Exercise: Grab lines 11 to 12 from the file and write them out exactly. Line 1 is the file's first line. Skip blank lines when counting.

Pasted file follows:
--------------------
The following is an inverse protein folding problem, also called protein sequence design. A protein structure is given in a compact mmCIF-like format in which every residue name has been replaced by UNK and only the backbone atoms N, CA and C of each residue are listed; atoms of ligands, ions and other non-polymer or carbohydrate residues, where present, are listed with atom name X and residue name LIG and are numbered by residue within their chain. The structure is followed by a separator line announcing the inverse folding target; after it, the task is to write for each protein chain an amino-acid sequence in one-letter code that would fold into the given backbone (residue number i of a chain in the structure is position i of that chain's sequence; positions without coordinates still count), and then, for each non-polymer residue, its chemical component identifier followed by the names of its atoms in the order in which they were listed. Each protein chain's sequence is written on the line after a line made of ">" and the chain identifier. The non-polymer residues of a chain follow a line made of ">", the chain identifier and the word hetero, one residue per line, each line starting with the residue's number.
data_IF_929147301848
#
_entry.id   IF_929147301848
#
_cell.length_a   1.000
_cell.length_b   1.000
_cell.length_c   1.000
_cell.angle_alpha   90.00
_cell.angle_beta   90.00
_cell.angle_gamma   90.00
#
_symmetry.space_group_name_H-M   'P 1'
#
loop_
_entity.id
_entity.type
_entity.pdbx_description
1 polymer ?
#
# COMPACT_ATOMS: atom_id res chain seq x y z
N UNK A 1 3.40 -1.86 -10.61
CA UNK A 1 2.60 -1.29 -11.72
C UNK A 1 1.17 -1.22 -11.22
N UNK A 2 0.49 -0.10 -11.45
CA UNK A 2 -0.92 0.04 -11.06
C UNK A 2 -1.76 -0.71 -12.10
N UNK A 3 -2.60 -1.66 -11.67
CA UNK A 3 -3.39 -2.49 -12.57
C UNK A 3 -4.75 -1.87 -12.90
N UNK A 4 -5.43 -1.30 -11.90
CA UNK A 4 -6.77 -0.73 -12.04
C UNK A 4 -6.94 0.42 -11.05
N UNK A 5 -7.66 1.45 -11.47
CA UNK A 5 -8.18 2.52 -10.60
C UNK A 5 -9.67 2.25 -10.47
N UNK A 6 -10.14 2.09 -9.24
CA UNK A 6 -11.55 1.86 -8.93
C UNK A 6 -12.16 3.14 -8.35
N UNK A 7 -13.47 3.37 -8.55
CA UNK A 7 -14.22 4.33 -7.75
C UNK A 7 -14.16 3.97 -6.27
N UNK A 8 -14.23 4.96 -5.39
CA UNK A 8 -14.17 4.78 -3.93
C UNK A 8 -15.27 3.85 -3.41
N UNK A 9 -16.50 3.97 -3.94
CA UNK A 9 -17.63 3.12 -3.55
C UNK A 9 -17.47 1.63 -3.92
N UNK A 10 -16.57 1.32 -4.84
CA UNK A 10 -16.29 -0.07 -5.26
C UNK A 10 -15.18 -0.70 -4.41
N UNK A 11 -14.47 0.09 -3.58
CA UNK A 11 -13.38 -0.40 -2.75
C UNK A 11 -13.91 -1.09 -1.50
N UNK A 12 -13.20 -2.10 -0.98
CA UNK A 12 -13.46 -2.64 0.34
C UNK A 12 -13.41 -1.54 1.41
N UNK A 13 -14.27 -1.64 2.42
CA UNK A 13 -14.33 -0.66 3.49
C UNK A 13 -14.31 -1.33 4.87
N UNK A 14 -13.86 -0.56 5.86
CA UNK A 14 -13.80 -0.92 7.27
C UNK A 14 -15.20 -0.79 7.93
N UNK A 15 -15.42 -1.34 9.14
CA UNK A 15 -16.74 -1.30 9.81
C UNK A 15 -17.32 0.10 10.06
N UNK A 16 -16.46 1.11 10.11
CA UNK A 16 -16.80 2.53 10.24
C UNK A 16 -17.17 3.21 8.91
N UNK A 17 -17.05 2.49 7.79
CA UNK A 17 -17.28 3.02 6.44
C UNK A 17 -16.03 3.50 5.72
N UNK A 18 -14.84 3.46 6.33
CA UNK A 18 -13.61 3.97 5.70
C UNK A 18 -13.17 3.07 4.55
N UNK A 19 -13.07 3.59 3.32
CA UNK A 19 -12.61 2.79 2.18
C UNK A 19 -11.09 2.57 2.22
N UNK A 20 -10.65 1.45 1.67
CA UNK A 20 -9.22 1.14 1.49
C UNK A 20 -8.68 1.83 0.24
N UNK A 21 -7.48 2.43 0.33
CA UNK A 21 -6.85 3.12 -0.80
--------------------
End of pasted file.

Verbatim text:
_cell.angle_gamma   90.00
#